Legislature(1993 - 1994)
01/21/1994 01:50 PM Senate JUD
* first hearing in first committee of referral
= bill was previously heard/scheduled
= bill was previously heard/scheduled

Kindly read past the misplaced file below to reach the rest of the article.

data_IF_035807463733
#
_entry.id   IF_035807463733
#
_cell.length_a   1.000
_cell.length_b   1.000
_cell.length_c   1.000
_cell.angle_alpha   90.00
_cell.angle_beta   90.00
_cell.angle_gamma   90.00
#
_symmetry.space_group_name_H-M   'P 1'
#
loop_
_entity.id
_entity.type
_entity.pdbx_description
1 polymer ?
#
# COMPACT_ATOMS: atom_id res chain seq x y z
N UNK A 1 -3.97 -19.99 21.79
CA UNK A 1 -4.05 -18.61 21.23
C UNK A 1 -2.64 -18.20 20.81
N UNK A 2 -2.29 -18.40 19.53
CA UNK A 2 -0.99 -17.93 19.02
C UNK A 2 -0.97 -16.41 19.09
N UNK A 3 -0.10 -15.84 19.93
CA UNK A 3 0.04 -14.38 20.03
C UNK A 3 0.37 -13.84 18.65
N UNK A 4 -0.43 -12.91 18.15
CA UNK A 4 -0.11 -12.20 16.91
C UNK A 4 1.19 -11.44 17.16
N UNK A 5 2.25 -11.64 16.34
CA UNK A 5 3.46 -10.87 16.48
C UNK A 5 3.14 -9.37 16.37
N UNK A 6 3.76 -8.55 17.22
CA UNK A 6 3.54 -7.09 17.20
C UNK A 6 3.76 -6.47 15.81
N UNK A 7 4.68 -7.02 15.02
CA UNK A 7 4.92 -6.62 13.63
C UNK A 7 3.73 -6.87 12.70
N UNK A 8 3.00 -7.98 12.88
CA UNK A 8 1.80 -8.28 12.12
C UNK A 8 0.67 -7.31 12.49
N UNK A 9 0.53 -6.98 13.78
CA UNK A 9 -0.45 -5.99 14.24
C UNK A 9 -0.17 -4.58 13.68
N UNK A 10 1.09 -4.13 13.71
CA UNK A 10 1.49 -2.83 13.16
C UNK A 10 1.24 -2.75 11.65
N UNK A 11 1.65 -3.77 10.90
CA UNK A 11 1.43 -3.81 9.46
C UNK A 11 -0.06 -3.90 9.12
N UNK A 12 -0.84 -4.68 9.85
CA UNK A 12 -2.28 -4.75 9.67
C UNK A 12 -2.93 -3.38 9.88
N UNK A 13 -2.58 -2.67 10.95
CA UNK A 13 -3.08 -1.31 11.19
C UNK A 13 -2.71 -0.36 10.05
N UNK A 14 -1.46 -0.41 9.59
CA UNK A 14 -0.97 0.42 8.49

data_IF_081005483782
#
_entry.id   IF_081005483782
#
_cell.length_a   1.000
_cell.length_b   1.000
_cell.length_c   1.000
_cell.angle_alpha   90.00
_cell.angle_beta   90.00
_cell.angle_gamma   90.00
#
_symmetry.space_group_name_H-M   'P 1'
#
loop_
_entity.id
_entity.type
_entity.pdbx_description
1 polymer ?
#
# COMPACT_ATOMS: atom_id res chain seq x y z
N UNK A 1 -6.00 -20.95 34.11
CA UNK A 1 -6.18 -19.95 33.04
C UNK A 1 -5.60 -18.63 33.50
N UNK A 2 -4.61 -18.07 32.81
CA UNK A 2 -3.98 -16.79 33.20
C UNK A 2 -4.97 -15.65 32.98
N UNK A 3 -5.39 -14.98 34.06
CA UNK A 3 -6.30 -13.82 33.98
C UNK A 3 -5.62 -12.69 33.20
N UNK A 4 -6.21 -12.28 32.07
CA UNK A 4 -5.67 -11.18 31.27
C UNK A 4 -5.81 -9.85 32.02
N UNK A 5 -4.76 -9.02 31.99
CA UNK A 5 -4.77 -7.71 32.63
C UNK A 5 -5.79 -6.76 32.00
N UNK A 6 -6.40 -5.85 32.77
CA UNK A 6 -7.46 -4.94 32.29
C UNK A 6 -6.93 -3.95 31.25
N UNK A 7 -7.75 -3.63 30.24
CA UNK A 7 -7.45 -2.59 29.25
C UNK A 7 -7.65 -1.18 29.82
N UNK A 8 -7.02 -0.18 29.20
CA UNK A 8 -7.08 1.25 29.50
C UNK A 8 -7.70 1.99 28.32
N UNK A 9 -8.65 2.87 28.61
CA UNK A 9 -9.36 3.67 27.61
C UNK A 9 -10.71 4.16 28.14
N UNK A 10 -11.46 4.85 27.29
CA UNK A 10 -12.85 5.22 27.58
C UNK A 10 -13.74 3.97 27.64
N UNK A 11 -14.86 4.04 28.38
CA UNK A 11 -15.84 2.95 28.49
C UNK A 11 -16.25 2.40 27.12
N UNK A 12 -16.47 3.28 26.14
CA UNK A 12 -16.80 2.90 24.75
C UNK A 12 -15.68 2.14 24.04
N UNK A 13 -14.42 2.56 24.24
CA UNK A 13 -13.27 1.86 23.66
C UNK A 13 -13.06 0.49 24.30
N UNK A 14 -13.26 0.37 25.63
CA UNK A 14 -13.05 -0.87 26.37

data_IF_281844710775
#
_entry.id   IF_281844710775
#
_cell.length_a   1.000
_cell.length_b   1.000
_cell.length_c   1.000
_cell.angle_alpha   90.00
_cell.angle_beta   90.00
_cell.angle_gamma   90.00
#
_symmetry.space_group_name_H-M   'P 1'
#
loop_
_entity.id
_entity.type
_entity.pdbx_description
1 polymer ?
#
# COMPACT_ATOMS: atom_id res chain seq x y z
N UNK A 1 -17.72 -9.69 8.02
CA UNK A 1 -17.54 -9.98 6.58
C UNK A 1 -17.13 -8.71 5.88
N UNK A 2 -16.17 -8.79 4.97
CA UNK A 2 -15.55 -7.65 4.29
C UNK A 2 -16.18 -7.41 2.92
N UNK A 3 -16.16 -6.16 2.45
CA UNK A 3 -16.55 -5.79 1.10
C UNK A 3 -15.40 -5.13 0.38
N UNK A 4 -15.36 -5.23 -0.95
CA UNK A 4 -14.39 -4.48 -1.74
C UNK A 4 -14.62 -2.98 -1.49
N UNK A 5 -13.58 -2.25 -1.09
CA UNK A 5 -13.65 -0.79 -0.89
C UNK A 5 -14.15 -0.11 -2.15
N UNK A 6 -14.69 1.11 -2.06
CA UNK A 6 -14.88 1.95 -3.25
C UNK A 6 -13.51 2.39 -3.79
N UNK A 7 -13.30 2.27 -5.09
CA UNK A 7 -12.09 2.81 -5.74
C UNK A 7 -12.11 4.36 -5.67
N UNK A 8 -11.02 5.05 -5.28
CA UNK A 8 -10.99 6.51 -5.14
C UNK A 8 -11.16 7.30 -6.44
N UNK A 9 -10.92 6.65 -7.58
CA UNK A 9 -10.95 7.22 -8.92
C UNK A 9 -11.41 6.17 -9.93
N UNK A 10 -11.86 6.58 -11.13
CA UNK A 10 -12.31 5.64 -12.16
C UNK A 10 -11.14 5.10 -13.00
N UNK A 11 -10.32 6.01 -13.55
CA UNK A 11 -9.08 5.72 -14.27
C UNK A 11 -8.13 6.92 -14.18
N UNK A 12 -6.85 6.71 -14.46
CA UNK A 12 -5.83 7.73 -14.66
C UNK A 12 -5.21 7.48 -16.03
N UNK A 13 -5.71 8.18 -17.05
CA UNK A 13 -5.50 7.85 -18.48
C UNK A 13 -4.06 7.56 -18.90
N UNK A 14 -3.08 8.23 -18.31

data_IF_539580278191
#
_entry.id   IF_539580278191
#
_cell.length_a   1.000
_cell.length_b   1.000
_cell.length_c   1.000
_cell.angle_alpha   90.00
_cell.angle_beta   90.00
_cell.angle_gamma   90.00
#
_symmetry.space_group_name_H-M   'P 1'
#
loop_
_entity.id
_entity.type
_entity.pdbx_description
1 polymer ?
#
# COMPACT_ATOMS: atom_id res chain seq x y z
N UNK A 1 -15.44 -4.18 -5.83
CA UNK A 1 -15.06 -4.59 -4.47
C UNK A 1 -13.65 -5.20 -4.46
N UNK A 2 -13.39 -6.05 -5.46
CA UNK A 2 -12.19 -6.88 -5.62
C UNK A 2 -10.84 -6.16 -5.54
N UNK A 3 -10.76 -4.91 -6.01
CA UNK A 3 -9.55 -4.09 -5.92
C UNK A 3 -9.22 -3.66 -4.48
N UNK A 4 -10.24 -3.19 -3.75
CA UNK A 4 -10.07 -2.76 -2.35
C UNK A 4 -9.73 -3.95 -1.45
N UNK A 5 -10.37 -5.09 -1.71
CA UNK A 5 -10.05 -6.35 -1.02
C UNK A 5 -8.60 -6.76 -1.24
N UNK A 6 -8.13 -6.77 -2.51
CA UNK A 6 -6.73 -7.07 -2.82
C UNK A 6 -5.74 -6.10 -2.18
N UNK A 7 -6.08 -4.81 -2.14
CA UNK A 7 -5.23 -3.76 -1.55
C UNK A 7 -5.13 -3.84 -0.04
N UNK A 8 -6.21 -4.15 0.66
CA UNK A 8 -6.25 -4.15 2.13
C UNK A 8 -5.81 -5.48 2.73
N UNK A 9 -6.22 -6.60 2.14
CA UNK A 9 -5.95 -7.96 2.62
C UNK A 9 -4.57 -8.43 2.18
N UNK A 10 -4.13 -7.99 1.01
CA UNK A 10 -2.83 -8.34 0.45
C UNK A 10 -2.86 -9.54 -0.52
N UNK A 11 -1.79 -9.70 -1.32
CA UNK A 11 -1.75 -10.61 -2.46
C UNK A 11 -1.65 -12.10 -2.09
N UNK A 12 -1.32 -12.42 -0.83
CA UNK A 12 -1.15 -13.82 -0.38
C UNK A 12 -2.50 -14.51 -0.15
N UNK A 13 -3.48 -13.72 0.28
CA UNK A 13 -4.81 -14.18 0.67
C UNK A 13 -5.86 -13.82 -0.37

SENATOR TAYLOR introduced SENATE CS FOR HOUSE BILL NO. 101(L&C) (NATIONAL ELECTRICAL CODE) sponsored by the House Labor and Commerce Committee and asked for someone to testify on the bill. Number 046 DONALD G. STUDY, Director of Labor Standards and Safety for the Department of Labor, spoke in support of the bill, explaining it had passed the House last session 37 to 3. He also explained it would allow the Department of Labor to adopt the most recent version of the National Electrical Code and the National Electrical Safety Code, saying these codes had been adopted regularly since 1969. Because the state had not adopted the most current code, MR. STUDY described a problem with state oversight with the ALYESKA Pipeline. He said the Department of Labor had been criticized by Congress for not having proper oversight of the pipeline and not having the most current electrical code to enforce the electrical work on ALYESKA. SENATOR DONLEY asked, "So what? Is it all of a sudden unsafe?" MR. STORY claimed there have been approximately 40,000 electrical violations. SENATOR DONLEY contended it had nothing to do with the codes. MR. STORY agreed, but he said part of the criticism his department had received was their lack of enforcement. He explained the criticism could have been because they were enforcing the 1990 code rather than the 1993 code. SENATOR TAYLOR asked how the pipeline had gotten involved in the code, and MR. STORY explained it was part of the oversight of the pipeline over the past year plus the electrical problems that had appeared. SENATOR TAYLOR asked MR. STORY if he was aware of any changes in the 1993 code from any of the previous codes, that would mandate, for example, the 40,000 repairs needed on the pipeline. He also asked if the new code would require that repairs should be made differently in the new code. MR. STORY explained the new code would allow the use of new technology, which did not exist in the older codes. They agreed there would, also, be an effect because of the newer materials used to do the repairs. MR. STORY said it gave more latitude on the materials used in the repairs. Number 092 SENATOR LITTLE approved of the manner in which the code was being updated without specific action by the legislature. She thought the code change should be made for the public safety, but she questioned the three votes against the action in the House. SENATOR DONLEY expressed his opposition to HB 101, because he thought it is the role of the legislature to adopt these standards, which he said would give the public adequate protection from an over-zealous administration. SENATOR DONLEY explained the codes in HB 101 were national codes, might not be applicable to Alaska, and he cited a battle over the use of plastic pipe, which was resisted by the trades-people in Alaska. Later the national standards eliminated the plastic pipe, because it was a poor idea, and communities all over the United States were paying millions of dollars to replace the inadequate pipe. SENATOR DONLEY claimed the present Executive Branch has too much power, and he did not approve of the delegation of additional power to them. He thought the codes should be subject to approval by the legislature. However, SENATOR DONLEY did indicate his support for the 1993 standard of the National Electrical Code and the National Electrical Safety Code, but he wanted to see the power preserved to the legislative branch of government for the final approval. SENATOR DONLEY complained the administration has been unresponsive to his efforts over the years to adopt some controls over their adoption of regulations. He said there was no adherence to the checks and balances of the committee process or the public notices for adopting regulations which have the effect of law. SENATOR DONLEY suggested the three people in the House felt as he does on his complaint. He explained it was his eighth year of opposing regulations presented in this manner since he didn't trust them - Republican or Democrat. SENATOR DONLEY said he would vote to adopt the 1993 electrical code if it was supported by the professional electrical representatives. SENATOR LITTLE said if there was a problem with a specific provision of the code relating to Alaska, the legislators would know about it, and would be able to make corrective amendments. SENATOR LITTLE empathized with SENATOR DONLEY'S concern for the balance of power, but she thought, to not adopt the electrical code in a timely manner, could endanger the public or not serve them as well. MR. STORY assured the committee that all regulations, which are adopted, go through a public hearing process. Number 141 SENATOR DONLEY outlined the problems he saw with the public hearing process, and he accused the administration of ignoring the suggestions from the public. He said it was nothing compared to the legislative process of public hearings, and he considered it an outrage. SENATOR TAYLOR questioned the proposed Senate Judiciary committee substitute. MR. STORY explained "shall" had been changed to "may" on line 8 on page 1, and the word "immediately" was added to the effective date on line 7, page 2. SENATOR TAYLOR questioned whether this went from being a mandated requirement on the department to being discretionary. MR. STORY referred to a letter from an attorney, who questioned the constitutionality of forcing the department to automatically adopt the standard from a national third party. SENATOR TAYLOR indicated this was part of SENATOR DONLEY'S concern. MR. STORY agreed, and explained that some directives from the national administration won't work in Alaska, and he thought there needed to be public and professional oversight to catch and correct problems. SENATOR DONLEY paraphrased MR. STORY'S comments to signify the administration was "jealously guarding their constitutional authority to adopt regulations." He criticized the actions of the attorney general as to the use of the word, may, instead of shall, which he said was related to his earlier argument critical of the power used by the administration to pass regulations. Number 192 MR. STORY requested to read a letter received from PETER GINDER, an attorney for the firm of KEMPPEL, HUFFMAN, AND GINDER, (255 E. Fireweed, #200. Anchorage, AK 99503), which in part said: "I have reviewed HB 101 as currently introduced and I have significant reservations about the constitutionality of this legislation as proposed. Basically the word, shall, at line 8 of HB 101 mandated the adoption of future editions of SC. (Safety Code) This could be seen as creating an unconstitutional delegation of legislative authority to a non-governmental agency. I believe this type of effort to more or less automatically adopt future editions of the code has been attempted in the past, and has met with adverse attorney general's opinions. Generally, the utilities are in agreement that new editions of the code should be adopted, but I do not think it is in anyone's interest ... utilities of the State of Alaska that the adoption be subject to challenges as unconstitutional." SENATOR TAYLOR and SENATOR DONLEY agreed the argument runs both ways, and SENATOR TAYLOR cited examples of this. MR. STORY explained it was his idea to change "shall" to "may," because he said it was done automatically every three years. SENATOR TAYLOR expressed understanding for both MR. STORY'S point of view, and SENATOR DONLEY'S concerns. He thought the word, may, provided him with enough wiggle room to feel more comfortable about it, and he recalled a previous discussion a year ago when the bill was first heard. There being no further testimony on HB 101, the meeting was adjourned at 2:09 p.m. by SENATOR TAYLOR.